Your body will not explode from the pressure drop.
You will not freeze instantly.
Your blood doesn't boil instantly, though it will eventually you'll be dead from oxygen deprivation before that happens.
You would not instantly lose conciousness, it takes about 15 seconds for the oxygen poor blood to reach your brain.

RE: Vent the atmosphere
By Samus on 4/7/2009 8:45:58 PM , Rating: 2
NASA follows typical NAVY protocol in seperation of chambers on a vessel. Think Battlestar Galactica and how each of the quarters has a chamber seal. I'm sure the ISS is built along the same lines, where as Mir is not.

RE: Vent the atmosphere
By PrinceGaz on 4/8/2009 12:49:05 PM , Rating: 2
Even the Apollo missions sent into Earth orbit around 1970 had a pressure-tight seal between two distinct habitable areas-- the command-module and the lunar-module.

I'm sure any Mars mission would consist of a ship consisting of several sections independently sent into orbit, each capable of being sealed from other sections.

Ever get the feeling
By mkruer on 4/7/2009 3:40:30 PM , Rating: 2
With NASA's recent history, Why do I get the feeling that the new fire extinguisher will be a toy supersoaker

RE: Ever get the feeling
By stromgald30 on 4/7/2009 4:31:54 PM , Rating: 3
Not a 'toy' supersoaker, it'll be a $10,000 supersoaker.

RE: Ever get the feeling
By ApfDaMan on 4/8/2009 7:05:00 AM , Rating: 2
Thats all? more like $100 million.

I bet it will have a cool laser...

By MADAOO7 on 4/7/2009 3:40:39 PM , Rating: 2
Do I hear F-Prize?

RE: Interesting...
By austinag on 4/7/2009 4:25:54 PM , Rating: 3
I think there is already an F-prize contest sponsored by some company called "Vivid something" and it's very, very different.

Fires must look crazy in space.
By FingerMeElmo87 on 4/7/2009 3:23:40 PM , Rating: 2
if fire tends to rise here on earth because of gravity and other factors, factors that aren't present in space, how do fires react since "Up" can't be defined in a zero-g atmosphere? do they float like water? or do they just spread furosciously through the cabin?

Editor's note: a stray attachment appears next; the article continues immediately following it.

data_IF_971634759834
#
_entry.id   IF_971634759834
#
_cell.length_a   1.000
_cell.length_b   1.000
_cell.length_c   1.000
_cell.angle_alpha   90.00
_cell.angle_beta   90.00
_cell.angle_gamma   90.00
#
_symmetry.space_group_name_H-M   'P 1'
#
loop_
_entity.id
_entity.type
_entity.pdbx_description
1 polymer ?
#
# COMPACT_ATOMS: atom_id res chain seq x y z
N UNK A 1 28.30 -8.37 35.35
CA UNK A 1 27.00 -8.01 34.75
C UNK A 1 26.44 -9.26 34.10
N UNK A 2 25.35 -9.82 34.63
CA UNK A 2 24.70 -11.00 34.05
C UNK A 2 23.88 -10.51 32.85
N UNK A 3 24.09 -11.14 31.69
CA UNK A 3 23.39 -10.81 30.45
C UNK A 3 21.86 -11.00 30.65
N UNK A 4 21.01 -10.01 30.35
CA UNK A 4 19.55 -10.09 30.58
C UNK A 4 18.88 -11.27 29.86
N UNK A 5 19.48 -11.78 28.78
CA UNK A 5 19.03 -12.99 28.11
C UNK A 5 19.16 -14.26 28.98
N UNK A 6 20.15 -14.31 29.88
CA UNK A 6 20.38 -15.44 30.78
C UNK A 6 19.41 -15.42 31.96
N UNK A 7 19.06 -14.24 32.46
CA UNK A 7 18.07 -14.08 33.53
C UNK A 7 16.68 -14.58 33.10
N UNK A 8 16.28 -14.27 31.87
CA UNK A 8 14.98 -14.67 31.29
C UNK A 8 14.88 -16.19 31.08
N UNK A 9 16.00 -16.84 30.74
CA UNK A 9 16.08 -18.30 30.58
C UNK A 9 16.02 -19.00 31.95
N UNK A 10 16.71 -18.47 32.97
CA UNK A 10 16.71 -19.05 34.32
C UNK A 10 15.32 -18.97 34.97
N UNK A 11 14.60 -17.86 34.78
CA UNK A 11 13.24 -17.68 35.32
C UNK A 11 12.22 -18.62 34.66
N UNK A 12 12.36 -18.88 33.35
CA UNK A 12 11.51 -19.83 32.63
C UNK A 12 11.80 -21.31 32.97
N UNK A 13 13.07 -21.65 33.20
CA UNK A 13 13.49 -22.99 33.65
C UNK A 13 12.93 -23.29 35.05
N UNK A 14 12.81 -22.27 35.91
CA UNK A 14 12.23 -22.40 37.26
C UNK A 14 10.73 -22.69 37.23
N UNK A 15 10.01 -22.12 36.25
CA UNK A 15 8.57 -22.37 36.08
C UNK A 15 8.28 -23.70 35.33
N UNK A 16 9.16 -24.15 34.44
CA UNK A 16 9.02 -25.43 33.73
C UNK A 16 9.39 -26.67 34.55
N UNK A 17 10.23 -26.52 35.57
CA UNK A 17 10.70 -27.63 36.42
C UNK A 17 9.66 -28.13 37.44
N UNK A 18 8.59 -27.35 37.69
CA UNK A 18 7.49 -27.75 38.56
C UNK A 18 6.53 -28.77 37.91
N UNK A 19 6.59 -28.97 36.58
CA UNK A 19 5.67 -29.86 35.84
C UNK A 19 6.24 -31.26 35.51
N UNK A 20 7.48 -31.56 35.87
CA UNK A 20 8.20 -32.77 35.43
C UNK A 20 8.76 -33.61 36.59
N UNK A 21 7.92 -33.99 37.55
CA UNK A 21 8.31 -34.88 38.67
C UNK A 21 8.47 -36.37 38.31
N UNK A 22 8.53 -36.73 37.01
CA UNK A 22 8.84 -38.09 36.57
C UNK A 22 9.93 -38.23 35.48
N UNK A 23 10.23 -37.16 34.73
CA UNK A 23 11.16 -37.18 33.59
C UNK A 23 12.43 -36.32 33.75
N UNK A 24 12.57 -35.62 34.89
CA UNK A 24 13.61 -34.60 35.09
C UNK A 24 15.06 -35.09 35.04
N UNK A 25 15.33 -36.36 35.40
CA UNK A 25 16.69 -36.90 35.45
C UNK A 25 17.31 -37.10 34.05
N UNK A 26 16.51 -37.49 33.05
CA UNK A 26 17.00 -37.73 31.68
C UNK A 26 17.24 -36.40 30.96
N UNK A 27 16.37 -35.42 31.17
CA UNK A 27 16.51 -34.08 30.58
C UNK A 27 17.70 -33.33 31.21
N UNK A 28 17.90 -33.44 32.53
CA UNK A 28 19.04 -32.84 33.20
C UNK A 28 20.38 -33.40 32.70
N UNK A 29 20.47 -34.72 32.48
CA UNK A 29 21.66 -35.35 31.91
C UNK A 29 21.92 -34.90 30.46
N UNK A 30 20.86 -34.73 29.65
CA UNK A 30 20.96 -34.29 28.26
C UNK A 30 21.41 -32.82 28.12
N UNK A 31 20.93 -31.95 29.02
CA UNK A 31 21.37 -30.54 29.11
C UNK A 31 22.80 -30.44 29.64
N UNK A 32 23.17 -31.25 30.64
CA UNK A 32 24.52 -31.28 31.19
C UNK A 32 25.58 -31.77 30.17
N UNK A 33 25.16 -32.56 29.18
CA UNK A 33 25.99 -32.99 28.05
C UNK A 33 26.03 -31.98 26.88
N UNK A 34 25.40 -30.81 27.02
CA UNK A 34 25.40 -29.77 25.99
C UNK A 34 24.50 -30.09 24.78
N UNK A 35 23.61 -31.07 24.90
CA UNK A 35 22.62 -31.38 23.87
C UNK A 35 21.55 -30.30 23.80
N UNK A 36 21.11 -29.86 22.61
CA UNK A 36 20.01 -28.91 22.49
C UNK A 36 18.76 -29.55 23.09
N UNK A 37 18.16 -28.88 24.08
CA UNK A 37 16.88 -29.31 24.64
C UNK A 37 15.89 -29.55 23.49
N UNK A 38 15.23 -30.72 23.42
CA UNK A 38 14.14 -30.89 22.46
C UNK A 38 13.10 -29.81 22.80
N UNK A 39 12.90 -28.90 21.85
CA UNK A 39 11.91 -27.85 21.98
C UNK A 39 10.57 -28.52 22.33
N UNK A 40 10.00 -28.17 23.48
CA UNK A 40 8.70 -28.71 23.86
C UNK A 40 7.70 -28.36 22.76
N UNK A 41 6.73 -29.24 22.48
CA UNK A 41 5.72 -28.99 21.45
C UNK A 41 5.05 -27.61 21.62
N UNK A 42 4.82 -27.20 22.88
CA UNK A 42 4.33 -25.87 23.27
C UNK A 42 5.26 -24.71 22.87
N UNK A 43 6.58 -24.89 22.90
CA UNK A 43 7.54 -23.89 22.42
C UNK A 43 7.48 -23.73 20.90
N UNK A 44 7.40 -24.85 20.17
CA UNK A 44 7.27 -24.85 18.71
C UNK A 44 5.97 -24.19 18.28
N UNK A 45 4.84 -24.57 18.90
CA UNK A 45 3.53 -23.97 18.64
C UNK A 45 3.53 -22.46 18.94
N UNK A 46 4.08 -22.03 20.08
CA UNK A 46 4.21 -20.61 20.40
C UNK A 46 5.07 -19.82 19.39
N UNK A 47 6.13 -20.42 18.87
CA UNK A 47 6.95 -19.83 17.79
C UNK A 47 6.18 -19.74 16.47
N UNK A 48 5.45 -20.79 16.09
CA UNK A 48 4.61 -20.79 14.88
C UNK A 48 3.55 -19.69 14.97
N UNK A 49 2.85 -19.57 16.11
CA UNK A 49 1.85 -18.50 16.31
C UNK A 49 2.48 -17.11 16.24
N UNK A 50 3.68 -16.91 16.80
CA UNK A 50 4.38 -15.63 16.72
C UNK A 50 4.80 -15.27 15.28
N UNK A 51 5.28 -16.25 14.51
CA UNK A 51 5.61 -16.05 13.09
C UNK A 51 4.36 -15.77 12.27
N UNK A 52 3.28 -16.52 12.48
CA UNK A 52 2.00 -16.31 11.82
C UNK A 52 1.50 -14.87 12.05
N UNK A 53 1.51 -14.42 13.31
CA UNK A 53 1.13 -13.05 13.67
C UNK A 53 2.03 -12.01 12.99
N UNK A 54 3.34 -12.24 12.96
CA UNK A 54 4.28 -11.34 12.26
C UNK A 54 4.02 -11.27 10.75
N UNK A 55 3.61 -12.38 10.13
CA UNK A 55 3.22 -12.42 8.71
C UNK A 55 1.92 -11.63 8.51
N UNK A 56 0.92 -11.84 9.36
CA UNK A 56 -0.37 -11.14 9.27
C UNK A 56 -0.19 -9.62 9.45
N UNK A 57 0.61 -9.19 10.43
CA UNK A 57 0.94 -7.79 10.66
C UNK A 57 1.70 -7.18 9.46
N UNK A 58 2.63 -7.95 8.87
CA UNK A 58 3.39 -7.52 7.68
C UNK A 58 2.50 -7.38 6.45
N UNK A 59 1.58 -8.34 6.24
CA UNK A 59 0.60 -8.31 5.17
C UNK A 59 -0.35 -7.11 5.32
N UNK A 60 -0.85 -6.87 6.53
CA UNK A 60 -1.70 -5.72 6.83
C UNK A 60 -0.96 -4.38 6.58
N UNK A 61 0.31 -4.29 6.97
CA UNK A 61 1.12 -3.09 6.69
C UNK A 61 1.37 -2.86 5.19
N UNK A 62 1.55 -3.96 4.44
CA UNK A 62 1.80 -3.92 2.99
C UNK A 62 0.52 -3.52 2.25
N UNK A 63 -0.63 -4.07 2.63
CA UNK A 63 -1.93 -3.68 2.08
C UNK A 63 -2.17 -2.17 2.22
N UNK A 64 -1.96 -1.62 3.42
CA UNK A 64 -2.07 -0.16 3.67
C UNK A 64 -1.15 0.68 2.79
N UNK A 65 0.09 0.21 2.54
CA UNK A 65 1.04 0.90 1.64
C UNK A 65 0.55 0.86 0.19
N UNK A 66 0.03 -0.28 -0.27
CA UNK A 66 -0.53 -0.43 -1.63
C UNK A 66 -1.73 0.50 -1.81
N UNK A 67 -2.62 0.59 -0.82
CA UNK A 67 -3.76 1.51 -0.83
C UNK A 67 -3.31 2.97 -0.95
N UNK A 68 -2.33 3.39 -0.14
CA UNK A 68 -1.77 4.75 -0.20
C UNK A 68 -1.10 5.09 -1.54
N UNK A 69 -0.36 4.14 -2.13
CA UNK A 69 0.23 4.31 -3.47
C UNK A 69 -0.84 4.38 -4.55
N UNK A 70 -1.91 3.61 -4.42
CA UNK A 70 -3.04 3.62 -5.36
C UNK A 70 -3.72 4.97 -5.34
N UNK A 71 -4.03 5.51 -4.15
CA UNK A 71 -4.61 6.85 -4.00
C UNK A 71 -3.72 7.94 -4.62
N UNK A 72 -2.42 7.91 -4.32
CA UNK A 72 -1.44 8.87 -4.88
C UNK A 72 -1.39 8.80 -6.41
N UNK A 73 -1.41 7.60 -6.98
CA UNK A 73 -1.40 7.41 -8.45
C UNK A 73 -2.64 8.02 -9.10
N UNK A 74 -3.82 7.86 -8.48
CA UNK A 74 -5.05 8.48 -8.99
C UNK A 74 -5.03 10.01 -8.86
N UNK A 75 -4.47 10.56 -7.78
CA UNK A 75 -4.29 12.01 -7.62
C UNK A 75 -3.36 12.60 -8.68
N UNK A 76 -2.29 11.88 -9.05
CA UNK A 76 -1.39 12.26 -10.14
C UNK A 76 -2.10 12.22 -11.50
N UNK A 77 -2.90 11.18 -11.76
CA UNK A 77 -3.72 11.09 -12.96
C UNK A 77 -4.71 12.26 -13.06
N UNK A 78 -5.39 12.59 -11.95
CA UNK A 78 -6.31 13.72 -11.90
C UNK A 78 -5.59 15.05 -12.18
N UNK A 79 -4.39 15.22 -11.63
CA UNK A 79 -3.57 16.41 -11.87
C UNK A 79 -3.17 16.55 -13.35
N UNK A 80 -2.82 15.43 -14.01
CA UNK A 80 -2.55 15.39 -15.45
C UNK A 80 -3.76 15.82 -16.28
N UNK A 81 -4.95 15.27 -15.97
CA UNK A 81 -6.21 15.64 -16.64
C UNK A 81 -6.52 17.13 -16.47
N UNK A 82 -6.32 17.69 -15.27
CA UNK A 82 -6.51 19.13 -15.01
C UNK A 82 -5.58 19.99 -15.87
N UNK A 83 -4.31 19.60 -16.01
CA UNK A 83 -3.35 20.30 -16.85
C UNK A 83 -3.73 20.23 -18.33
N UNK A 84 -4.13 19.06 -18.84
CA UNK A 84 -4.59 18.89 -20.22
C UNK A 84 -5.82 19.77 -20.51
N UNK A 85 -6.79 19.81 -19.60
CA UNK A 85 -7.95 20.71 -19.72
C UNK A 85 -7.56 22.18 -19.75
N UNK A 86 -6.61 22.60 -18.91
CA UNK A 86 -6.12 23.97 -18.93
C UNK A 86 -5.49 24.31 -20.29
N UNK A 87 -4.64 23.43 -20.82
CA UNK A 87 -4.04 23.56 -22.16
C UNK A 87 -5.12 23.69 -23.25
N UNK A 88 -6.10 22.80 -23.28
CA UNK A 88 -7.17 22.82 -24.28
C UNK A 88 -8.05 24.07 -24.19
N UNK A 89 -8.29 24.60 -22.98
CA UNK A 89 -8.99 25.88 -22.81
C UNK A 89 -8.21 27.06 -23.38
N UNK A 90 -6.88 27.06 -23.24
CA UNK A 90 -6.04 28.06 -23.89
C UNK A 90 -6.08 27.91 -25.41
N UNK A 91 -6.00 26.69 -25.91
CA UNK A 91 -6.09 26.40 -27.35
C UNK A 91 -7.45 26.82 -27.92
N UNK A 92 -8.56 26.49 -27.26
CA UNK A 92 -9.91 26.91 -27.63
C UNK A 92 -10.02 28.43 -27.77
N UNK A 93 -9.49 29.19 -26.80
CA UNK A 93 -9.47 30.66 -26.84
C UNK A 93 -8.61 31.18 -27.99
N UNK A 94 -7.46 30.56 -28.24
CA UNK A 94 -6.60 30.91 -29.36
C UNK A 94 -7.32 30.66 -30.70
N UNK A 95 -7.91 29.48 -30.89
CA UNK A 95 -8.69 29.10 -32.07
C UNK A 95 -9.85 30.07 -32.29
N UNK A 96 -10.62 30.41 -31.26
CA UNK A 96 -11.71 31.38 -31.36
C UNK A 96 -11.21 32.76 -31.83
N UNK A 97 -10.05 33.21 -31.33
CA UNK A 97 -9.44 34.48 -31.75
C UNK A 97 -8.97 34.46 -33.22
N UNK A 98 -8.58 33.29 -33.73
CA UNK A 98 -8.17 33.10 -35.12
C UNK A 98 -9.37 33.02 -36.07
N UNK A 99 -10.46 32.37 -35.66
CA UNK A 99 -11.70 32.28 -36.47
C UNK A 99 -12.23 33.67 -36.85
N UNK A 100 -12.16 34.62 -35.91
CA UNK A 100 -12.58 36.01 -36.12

By stromgald30 on 4/7/2009 4:29:52 PM , Rating: 2
In space, fires don't spread 'upward' because the low gravity environment doesn't create convection currents. Flames become ball like instead of what we typically see on top of candles. A small butane lighter can create small balls of flame in low gravity environments. It's pretty cool.

Most accidental fires in space are generally smoldering type fires that don't have clearly visible flames. They generally crawl along the walls/components rather than leaping from one location to another due to hot embers and convection currents, which is how fires spread through a house.

By ggordonliddy on 4/7/09, Rating: 0
Oxygen in the mix?
By grath on 4/7/09, Rating: -1
RE: Oxygen in the mix?
By TSS on 4/7/2009 3:02:43 PM , Rating: 2
if you could find "air" that humans can breathe but cannot combust or be used to fuel a fire, you've got space gold.

it seems that nasa is giving that a try. who knows, they might find something usable.

personally i'd rather see nasa sinking millions then banks sinking billions. or goverments sinking trillions. because only the first will actually achieve anything.

RE: Oxygen in the mix?
By murphyslabrat on 4/7/2009 3:50:11 PM , Rating: 2
Further, if it is a nitrogen-oxygen compound, then, assuming it evaporates eventually, it is just recirculated. Further, this means that running out of the material wouldn't be an issue either.

RE: Oxygen in the mix?
By Jellodyne on 4/7/2009 9:40:13 PM , Rating: 2
Simple, just get rid of that pesky oxygen!